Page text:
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December 11, 2016

Is Your College Tuition Worth the Cost? Skipping the Debt Can Actually Make You More Money

It’s all part of the American Dream. Every year millions of high school seniors look at colleges that will help propel them to a good paying job that will enable them to support a family and own a house.

But there’s a growing problem.

The cost of a college education is growing rapidly. With the economy doing poorly for so long now, many states have decided to save money on education. And it sort of makes sense. Most other programs, like prisons, cannot continue functioning with cut funds, but in the eyes of lawmakers, you can pay teachers a little less and make education cost a little more and students and teachers will still show up.

However, the cost is slowly becoming out of reach. Take the University of California system. It is arguably the most prestigious school system in the world. But today students are paying nearly double what they did 5 years ago with more increases expected soon.

And it gets worse.

Not only is it becoming more expensive just to go to a college, but also because of the cut funding, classes are getting larger and the number of available classes are shrinking. Kids today are working harder and harder to get to the best schools because they are realizing that as more people go to college, it is more important to go to a top school and potentially a grad school. This leaves many schools impacted.

For instance, at UC Berkeley, some majors were so impacted this past year that it wasn’t even that students could not get into the classes they wanted, (a very common problem for college students) it was that there were not enough spots for some students to get into any classes in their major. Administration had to approve funding to expand class sizes just to make sure some students weren’t about to lose an entire semester and as much as $15,000 (even more for international students).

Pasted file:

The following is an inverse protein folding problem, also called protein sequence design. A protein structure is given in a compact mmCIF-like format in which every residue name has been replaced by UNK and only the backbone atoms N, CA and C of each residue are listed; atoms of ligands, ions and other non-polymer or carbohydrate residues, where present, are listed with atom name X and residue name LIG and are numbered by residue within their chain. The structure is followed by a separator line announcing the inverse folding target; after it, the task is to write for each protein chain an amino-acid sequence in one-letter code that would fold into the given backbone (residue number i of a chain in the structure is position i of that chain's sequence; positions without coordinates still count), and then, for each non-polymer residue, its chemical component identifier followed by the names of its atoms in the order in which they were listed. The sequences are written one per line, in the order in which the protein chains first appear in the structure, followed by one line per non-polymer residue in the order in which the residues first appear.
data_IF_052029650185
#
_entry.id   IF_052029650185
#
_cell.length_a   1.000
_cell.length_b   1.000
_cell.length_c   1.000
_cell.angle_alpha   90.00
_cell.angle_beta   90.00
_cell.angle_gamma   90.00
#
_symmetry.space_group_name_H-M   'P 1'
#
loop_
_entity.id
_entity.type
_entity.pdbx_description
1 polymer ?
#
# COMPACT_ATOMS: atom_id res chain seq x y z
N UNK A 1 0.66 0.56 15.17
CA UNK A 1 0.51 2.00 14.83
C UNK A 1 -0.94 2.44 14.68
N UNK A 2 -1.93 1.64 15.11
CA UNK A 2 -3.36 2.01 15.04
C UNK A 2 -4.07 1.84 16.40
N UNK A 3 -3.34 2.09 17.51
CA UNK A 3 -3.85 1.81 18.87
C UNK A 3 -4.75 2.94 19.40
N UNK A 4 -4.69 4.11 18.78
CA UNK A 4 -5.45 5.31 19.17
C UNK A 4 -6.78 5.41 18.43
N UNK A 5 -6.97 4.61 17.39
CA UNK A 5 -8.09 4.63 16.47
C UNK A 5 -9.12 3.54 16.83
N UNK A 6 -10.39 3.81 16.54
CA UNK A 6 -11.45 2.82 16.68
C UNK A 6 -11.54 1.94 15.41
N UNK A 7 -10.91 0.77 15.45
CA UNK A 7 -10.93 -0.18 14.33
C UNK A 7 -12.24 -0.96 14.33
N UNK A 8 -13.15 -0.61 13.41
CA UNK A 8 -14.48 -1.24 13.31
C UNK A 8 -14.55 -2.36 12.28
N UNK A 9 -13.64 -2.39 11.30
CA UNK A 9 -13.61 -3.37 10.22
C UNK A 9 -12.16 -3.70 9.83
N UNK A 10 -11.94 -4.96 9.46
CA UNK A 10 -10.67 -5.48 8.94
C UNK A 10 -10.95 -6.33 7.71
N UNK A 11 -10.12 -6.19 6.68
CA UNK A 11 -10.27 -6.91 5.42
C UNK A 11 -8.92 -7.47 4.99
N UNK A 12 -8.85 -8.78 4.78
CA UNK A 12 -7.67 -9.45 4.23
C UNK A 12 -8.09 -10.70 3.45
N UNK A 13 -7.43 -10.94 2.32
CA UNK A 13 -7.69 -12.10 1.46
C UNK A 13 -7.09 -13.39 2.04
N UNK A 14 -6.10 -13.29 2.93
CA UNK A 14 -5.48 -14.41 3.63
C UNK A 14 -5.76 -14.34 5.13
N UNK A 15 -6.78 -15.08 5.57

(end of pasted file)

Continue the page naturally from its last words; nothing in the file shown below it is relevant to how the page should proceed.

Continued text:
Is college even worth it anymore?

With even the cost of community colleges going up, many are beginning to ask if they should even bother with a education that might not lead them to a high paying job and forgo the 4+ years of debt and just go into the work force straight out of high school.

After all, how many times have you heard someone say that they have never been asked about their college education in a job interview? Once you have had the experience of one job, few employers look at what you did when you were 19 in a math class instead of what you accomplished at your last job.

In addition to all of this, how often have you met someone who did get a college degree, couldn’t find a job, and now they’re working a job they could have gotten out of high school? Would you rather work at the local grocery store for $15 an hour or would you rather work at the local grocery store for $15 and have nearly $100,000 in debt on top of it?

Are there other options?

Some people are very serious when suggesting skipping college. Peter Thiel is a billionaire who takes some students who show a lot of promise and pays them $100,000 to drop out of college. He gives them the money to put toward a better cause to create an organization to improve the world.

Thiel points out that college should only be for those who want careers that need certain degrees, such as doctors, lawyers, and teachers. After all, how exactly does 4 years of reading business textbooks make you better at working in the business world than would being an intern or apprentice in a successful company for a year working under a top executive?

Many still expect students to get a college degree. Jobs that don’t have much to do with any specific college major still require at least a Bachelors Degree. For those who decide to play it safe and get a degree in case the job market goes up, there are still grants for college and scholarships. But you have to ask, is college really worth it?

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